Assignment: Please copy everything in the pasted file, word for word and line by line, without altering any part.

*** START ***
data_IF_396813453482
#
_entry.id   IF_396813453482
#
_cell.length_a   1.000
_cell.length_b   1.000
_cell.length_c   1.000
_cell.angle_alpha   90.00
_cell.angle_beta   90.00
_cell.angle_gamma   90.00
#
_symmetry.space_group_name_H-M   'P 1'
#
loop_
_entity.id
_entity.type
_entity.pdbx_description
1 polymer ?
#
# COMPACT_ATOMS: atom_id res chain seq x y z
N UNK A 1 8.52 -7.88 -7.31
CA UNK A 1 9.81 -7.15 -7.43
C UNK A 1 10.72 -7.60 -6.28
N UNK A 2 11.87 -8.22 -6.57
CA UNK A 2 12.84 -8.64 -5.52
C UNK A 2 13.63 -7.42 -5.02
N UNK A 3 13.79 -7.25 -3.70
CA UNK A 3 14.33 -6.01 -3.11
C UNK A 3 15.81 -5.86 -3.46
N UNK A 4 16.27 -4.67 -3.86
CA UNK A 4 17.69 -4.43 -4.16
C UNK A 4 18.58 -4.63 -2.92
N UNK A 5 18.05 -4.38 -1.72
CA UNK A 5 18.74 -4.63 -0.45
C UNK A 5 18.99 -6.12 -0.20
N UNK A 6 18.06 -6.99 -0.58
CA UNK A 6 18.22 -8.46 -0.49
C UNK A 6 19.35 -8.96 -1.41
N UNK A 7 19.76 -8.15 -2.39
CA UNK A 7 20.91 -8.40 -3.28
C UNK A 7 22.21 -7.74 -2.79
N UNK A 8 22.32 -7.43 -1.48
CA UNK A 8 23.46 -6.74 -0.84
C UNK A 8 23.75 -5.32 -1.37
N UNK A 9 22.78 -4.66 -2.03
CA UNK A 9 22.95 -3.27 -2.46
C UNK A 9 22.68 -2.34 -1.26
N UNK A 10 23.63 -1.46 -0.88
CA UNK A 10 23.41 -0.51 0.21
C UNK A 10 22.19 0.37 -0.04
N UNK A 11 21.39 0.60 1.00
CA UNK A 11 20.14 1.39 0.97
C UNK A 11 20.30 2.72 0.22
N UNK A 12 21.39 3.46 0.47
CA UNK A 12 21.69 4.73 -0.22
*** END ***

data_IF_396813453482
#
_entry.id   IF_396813453482
#
_cell.length_a   1.000
_cell.length_b   1.000
_cell.length_c   1.000
_cell.angle_alpha   90.00
_cell.angle_beta   90.00
_cell.angle_gamma   90.00
#
_symmetry.space_group_name_H-M   'P 1'
#
loop_
_entity.id
_entity.type
_entity.pdbx_description
1 polymer ?
#
# COMPACT_ATOMS: atom_id res chain seq x y z
N UNK A 1 8.52 -7.88 -7.31
CA UNK A 1 9.81 -7.15 -7.43
C UNK A 1 10.72 -7.60 -6.28
N UNK A 2 11.87 -8.22 -6.57
CA UNK A 2 12.84 -8.64 -5.52
C UNK A 2 13.63 -7.42 -5.02
N UNK A 3 13.79 -7.25 -3.70
CA UNK A 3 14.33 -6.01 -3.11
C UNK A 3 15.81 -5.86 -3.46
N UNK A 4 16.27 -4.67 -3.86
CA UNK A 4 17.69 -4.43 -4.16
C UNK A 4 18.58 -4.63 -2.92
N UNK A 5 18.05 -4.38 -1.72
CA UNK A 5 18.74 -4.63 -0.45
C UNK A 5 18.99 -6.12 -0.20
N UNK A 6 18.06 -6.99 -0.58
CA UNK A 6 18.22 -8.46 -0.49
C UNK A 6 19.35 -8.96 -1.41
N UNK A 7 19.76 -8.15 -2.39
CA UNK A 7 20.91 -8.40 -3.28
C UNK A 7 22.21 -7.74 -2.79
N UNK A 8 22.32 -7.43 -1.48
CA UNK A 8 23.46 -6.74 -0.84
C UNK A 8 23.75 -5.32 -1.37
N UNK A 9 22.78 -4.66 -2.03
CA UNK A 9 22.95 -3.27 -2.46
C UNK A 9 22.68 -2.34 -1.26
N UNK A 10 23.63 -1.46 -0.88
CA UNK A 10 23.41 -0.51 0.21
C UNK A 10 22.19 0.37 -0.04
N UNK A 11 21.39 0.60 1.00
CA UNK A 11 20.14 1.39 0.97
C UNK A 11 20.30 2.72 0.22
N UNK A 12 21.39 3.46 0.47
CA UNK A 12 21.69 4.73 -0.22